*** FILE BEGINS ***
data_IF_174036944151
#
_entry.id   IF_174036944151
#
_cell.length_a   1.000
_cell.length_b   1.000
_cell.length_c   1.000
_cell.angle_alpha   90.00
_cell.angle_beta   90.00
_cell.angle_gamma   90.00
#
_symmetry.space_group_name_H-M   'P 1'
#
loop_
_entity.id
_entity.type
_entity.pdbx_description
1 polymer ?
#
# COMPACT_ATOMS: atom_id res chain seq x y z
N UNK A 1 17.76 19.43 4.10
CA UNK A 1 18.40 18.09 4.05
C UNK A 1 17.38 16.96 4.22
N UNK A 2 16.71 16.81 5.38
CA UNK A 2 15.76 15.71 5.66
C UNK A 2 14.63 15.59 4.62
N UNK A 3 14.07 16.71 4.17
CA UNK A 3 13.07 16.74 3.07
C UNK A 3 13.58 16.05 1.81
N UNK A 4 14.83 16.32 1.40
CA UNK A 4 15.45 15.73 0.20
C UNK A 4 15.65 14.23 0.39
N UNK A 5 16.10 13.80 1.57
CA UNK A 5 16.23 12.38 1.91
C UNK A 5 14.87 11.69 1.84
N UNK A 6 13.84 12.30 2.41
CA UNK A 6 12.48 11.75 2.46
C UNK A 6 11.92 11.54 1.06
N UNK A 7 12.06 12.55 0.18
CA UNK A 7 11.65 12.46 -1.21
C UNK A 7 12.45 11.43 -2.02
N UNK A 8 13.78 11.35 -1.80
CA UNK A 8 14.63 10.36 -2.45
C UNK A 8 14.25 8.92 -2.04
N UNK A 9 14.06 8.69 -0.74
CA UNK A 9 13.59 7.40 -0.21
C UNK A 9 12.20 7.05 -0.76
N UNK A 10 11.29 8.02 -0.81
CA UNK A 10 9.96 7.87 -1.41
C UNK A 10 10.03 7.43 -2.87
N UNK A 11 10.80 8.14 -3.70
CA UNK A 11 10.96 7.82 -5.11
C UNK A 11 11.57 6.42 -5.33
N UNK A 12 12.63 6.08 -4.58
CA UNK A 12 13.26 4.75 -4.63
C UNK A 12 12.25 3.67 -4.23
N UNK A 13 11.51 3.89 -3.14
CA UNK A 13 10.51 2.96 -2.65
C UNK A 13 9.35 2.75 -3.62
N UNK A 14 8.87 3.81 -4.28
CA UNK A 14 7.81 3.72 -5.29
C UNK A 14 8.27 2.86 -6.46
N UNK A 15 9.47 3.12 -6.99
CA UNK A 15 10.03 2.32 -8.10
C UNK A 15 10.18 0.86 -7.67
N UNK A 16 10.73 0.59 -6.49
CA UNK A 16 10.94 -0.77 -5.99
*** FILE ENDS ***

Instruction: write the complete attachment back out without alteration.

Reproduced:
data_IF_174036944151
#
_entry.id   IF_174036944151
#
_cell.length_a   1.000
_cell.length_b   1.000
_cell.length_c   1.000
_cell.angle_alpha   90.00
_cell.angle_beta   90.00
_cell.angle_gamma   90.00
#
_symmetry.space_group_name_H-M   'P 1'
#
loop_
_entity.id
_entity.type
_entity.pdbx_description
1 polymer ?
#
# COMPACT_ATOMS: atom_id res chain seq x y z
N UNK A 1 17.76 19.43 4.10
CA UNK A 1 18.40 18.09 4.05
C UNK A 1 17.38 16.96 4.22
N UNK A 2 16.71 16.81 5.38
CA UNK A 2 15.76 15.71 5.66
C UNK A 2 14.63 15.59 4.62
N UNK A 3 14.07 16.71 4.17
CA UNK A 3 13.07 16.74 3.07
C UNK A 3 13.58 16.05 1.81
N UNK A 4 14.83 16.32 1.40
CA UNK A 4 15.45 15.73 0.20
C UNK A 4 15.65 14.23 0.39
N UNK A 5 16.10 13.80 1.57
CA UNK A 5 16.23 12.38 1.91
C UNK A 5 14.87 11.69 1.84
N UNK A 6 13.84 12.30 2.41
CA UNK A 6 12.48 11.75 2.46
C UNK A 6 11.92 11.54 1.06
N UNK A 7 12.06 12.55 0.18
CA UNK A 7 11.65 12.46 -1.21
C UNK A 7 12.45 11.43 -2.02
N UNK A 8 13.78 11.35 -1.80
CA UNK A 8 14.63 10.36 -2.45
C UNK A 8 14.25 8.92 -2.04
N UNK A 9 14.06 8.69 -0.74
CA UNK A 9 13.59 7.40 -0.21
C UNK A 9 12.20 7.05 -0.76
N UNK A 10 11.29 8.02 -0.81
CA UNK A 10 9.96 7.87 -1.41
C UNK A 10 10.03 7.43 -2.87
N UNK A 11 10.80 8.14 -3.70
CA UNK A 11 10.96 7.82 -5.11
C UNK A 11 11.57 6.42 -5.33
N UNK A 12 12.63 6.08 -4.58
CA UNK A 12 13.26 4.75 -4.63
C UNK A 12 12.25 3.67 -4.23
N UNK A 13 11.51 3.89 -3.14
CA UNK A 13 10.51 2.96 -2.65
C UNK A 13 9.35 2.75 -3.62
N UNK A 14 8.87 3.81 -4.28
CA UNK A 14 7.81 3.72 -5.29
C UNK A 14 8.27 2.86 -6.46
N UNK A 15 9.47 3.12 -6.99
CA UNK A 15 10.03 2.32 -8.10
C UNK A 15 10.18 0.86 -7.67
N UNK A 16 10.73 0.59 -6.49
CA UNK A 16 10.94 -0.77 -5.99